The Words of the Week - 7/9/2021

The words that defined the week ending July 9th, 2021
flowers next to july 9 blocks

Congrats to all the Scripps Bee finalists!


The president of Haiti was murdered this week, and as a result assassinate featured prominently in many headlines.

Official: Haiti's President Jovenel Moïse assassinated at home, first lady hospitalized
— (headline) Yahoo News, 7 Jul. 2021

The relevant sense of assassinate here is defined as “to murder (a usually prominent person) by sudden or secret attack often for political reasons.” Assassinate (and assassin came into English from the Medieval Latin word assassinus, which itself may be traced to the Arabic ḥashshāsh. This word means “worthless person,” but also has the literal meaning of “hashish user.”


England’s soccer team has enjoyed a run of victories in the European Championship, and fans of this team have themselves enjoyed celebrating these wins. As a result, hooligan has lately been bandied about more than is usual.

A Lancashire school featured on an episode of This Morning yesterday (6 June) in a segment that sparked a debate about Twitter trolls and ‘football hooligans’.
Lancashire Telegraph (East Lancashire, Eng.), 7 Jul. 2021

We define hooligan as “a usually young man who engages in rowdy or violent behavior especially as part of a group or gang.” The origins of hooligan are not certain, but it is thought that the word may come from the name of Patrick Hooligan, an Irish hoodlum who lived in London in the late 19th century. The word appears to have moved past its namesake by 1896, the year in which it began to be applied to a certain type of unfriendly person.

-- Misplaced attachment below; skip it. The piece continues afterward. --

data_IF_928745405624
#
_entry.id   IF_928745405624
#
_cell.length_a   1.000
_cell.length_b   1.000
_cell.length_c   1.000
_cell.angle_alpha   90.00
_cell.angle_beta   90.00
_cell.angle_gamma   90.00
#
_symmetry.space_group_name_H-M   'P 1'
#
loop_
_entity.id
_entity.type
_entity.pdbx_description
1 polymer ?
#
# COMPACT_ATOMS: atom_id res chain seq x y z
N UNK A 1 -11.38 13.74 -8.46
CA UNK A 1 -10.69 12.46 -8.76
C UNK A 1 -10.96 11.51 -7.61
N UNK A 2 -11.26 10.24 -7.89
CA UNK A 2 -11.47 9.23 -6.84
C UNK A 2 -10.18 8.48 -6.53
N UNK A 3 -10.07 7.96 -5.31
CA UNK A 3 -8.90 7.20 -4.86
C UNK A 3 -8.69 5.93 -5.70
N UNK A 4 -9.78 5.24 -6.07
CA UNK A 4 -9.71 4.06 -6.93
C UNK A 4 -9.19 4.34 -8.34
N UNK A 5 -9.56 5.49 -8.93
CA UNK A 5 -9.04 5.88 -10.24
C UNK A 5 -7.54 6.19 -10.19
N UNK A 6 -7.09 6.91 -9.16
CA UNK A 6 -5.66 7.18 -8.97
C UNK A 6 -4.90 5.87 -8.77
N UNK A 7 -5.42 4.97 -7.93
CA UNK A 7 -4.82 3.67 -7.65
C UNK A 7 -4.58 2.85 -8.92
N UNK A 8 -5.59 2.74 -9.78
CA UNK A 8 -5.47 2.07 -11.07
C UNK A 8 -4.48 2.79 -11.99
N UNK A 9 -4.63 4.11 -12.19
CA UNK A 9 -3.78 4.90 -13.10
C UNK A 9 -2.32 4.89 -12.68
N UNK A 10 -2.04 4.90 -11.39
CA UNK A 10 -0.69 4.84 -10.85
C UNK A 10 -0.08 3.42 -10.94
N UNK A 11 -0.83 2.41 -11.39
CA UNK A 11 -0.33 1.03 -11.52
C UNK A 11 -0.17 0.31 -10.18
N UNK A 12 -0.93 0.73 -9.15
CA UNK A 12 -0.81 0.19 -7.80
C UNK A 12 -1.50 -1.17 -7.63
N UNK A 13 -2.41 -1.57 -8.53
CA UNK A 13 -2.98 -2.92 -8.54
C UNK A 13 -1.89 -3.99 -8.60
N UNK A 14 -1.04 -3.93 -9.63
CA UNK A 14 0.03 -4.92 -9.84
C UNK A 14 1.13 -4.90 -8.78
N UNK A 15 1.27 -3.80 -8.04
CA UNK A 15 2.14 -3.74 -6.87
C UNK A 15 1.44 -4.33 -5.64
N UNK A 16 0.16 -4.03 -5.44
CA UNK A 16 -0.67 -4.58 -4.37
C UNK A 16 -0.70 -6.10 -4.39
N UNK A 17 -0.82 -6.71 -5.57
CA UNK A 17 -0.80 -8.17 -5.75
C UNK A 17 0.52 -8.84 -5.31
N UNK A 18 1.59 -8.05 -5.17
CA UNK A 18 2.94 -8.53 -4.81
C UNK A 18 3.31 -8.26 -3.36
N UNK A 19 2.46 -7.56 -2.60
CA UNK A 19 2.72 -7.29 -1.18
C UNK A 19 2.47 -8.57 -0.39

For some time past numerous complaints have been made in the neighborhood of Camberwell and Peckham of the conduct of a number of “Hooligans,” mostly well-dressed, who in the dusk of the evening are in the habit of throwing obstacles under the wheels of cyclists, but more especially females, the result being many serious “spills.”
The North-Eastern Daily Gazette (Middlesbrough, Eng.), 19 Jun. 1896

Words from the Scripps Bee

In happier news, this week also saw the finals of the Scripps National Spelling Bee, an event that always sends a great many people to the dictionary in puzzlement, to look up the words contestants have been asked to spell. Below is a partial list of the words that were found in the contest, and which subsequently spiked in lookups.

Euxinic - relating to a rock facies that includes black shales and graphitic sediments of various kinds

Platylepadid - a barnacle of the genus Platylepas

Trochiline - of or relating to the hummingbirds

Depreter - a finish for a plastered wall made by pressing small stones in the soft plaster

Consertal - of a texture in which the irregularly shaped crystals interlock 

Chrysal - a transverse line of crushed fibers in the belly of an archery bow beginning as a pinch

Catmint - any of a genus (Nepeta) of Old World temperate-zone herbs of the mint family

Fewtrils - things of little value

Fidibus - a paper spill for lighting pipes

Athanor - a self-feeding digesting furnace that maintained a uniform and durable heat and was used by alchemists

The winning word was Murraya, spelled correctly by Zaila Avant-garde, who also made history as the first Black American to win the Bee. Congratulations from everyone here at Merriam-Webster, Zaila!

Our Antedating of the Week

Our antedating of the week is association football, which is another word for soccer. Although the sport is referred to as football in many countries, residents of the U.S. typically choose soccer, a word that came about by shortening altering association football. Our earliest known use of this word had previously been in 1873; recent findings show that it was applied to the balls themselves as early as 1866, and to the sport shortly thereafter.

John Lilly-White has now on view a very large stock of the Rugby and the Association Footballs, which are warranted to be of the best manufacture.
— (advt.) Bell’s Life in London, 17 Nov. 1866

The Ramblers is a new club, only started this season. They play the London Association Football Rules, and ball from Stoke-on-Trent.
Birmingham Daily Post, 11 Dec. 1868